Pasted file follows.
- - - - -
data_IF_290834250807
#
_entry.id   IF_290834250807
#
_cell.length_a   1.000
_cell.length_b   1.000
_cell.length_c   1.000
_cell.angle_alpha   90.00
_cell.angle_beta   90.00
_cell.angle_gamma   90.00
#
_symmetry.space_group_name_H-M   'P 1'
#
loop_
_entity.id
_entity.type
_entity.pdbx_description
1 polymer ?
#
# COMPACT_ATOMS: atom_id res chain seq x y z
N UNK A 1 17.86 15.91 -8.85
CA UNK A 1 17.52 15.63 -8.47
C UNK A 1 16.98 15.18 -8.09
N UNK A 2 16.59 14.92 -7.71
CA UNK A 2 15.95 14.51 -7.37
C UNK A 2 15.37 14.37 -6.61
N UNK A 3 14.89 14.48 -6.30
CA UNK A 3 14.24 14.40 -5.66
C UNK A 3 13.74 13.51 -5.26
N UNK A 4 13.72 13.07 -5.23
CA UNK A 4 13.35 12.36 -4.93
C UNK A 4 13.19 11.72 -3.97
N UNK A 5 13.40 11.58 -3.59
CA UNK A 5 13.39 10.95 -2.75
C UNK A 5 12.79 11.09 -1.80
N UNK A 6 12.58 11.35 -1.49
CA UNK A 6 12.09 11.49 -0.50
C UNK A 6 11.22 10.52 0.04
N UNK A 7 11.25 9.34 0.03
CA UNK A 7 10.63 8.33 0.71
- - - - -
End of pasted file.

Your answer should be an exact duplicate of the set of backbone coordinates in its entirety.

data_IF_290834250807
#
_entry.id   IF_290834250807
#
_cell.length_a   1.000
_cell.length_b   1.000
_cell.length_c   1.000
_cell.angle_alpha   90.00
_cell.angle_beta   90.00
_cell.angle_gamma   90.00
#
_symmetry.space_group_name_H-M   'P 1'
#
loop_
_entity.id
_entity.type
_entity.pdbx_description
1 polymer ?
#
# COMPACT_ATOMS: atom_id res chain seq x y z
N UNK A 1 17.86 15.91 -8.85
CA UNK A 1 17.52 15.63 -8.47
C UNK A 1 16.98 15.18 -8.09
N UNK A 2 16.59 14.92 -7.71
CA UNK A 2 15.95 14.51 -7.37
C UNK A 2 15.37 14.37 -6.61
N UNK A 3 14.89 14.48 -6.30
CA UNK A 3 14.24 14.40 -5.66
C UNK A 3 13.74 13.51 -5.26
N UNK A 4 13.72 13.07 -5.23
CA UNK A 4 13.35 12.36 -4.93
C UNK A 4 13.19 11.72 -3.97
N UNK A 5 13.40 11.58 -3.59
CA UNK A 5 13.39 10.95 -2.75
C UNK A 5 12.79 11.09 -1.80
N UNK A 6 12.58 11.35 -1.49
CA UNK A 6 12.09 11.49 -0.50
C UNK A 6 11.22 10.52 0.04
N UNK A 7 11.25 9.34 0.03
CA UNK A 7 10.63 8.33 0.71